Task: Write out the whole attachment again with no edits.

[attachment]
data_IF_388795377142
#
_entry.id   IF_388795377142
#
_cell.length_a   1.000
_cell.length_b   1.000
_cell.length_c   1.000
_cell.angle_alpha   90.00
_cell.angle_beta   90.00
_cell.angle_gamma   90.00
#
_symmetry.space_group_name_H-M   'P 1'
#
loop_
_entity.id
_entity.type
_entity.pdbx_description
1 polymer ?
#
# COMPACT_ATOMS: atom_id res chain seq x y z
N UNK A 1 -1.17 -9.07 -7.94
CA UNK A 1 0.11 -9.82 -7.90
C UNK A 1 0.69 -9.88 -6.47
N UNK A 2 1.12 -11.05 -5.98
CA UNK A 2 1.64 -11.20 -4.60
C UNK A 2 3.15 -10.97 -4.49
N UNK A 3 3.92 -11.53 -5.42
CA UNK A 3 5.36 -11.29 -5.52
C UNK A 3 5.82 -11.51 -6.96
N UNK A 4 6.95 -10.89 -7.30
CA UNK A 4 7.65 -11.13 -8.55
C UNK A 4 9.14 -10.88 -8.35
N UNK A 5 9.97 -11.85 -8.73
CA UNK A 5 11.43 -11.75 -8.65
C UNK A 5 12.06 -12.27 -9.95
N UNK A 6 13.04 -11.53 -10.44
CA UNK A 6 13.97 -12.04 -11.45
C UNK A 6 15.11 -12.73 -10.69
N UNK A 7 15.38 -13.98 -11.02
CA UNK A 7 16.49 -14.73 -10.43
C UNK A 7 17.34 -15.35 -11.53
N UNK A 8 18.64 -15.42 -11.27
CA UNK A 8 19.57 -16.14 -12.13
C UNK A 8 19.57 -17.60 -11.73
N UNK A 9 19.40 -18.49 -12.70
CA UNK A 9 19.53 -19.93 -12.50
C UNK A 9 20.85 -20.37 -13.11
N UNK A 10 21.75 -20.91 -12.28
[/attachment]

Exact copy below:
data_IF_388795377142
#
_entry.id   IF_388795377142
#
_cell.length_a   1.000
_cell.length_b   1.000
_cell.length_c   1.000
_cell.angle_alpha   90.00
_cell.angle_beta   90.00
_cell.angle_gamma   90.00
#
_symmetry.space_group_name_H-M   'P 1'
#
loop_
_entity.id
_entity.type
_entity.pdbx_description
1 polymer ?
#
# COMPACT_ATOMS: atom_id res chain seq x y z
N UNK A 1 -1.17 -9.07 -7.94
CA UNK A 1 0.11 -9.82 -7.90
C UNK A 1 0.69 -9.88 -6.47
N UNK A 2 1.12 -11.05 -5.98
CA UNK A 2 1.64 -11.20 -4.60
C UNK A 2 3.15 -10.97 -4.49
N UNK A 3 3.92 -11.53 -5.42
CA UNK A 3 5.36 -11.29 -5.52
C UNK A 3 5.82 -11.51 -6.96
N UNK A 4 6.95 -10.89 -7.30
CA UNK A 4 7.65 -11.13 -8.55
C UNK A 4 9.14 -10.88 -8.35
N UNK A 5 9.97 -11.85 -8.73
CA UNK A 5 11.43 -11.75 -8.65
C UNK A 5 12.06 -12.27 -9.95
N UNK A 6 13.04 -11.53 -10.44
CA UNK A 6 13.97 -12.04 -11.45
C UNK A 6 15.11 -12.73 -10.69
N UNK A 7 15.38 -13.98 -11.02
CA UNK A 7 16.49 -14.73 -10.43
C UNK A 7 17.34 -15.35 -11.53
N UNK A 8 18.64 -15.42 -11.27
CA UNK A 8 19.57 -16.14 -12.13
C UNK A 8 19.57 -17.60 -11.73
N UNK A 9 19.40 -18.49 -12.70
CA UNK A 9 19.53 -19.93 -12.50
C UNK A 9 20.85 -20.37 -13.11
N UNK A 10 21.75 -20.91 -12.28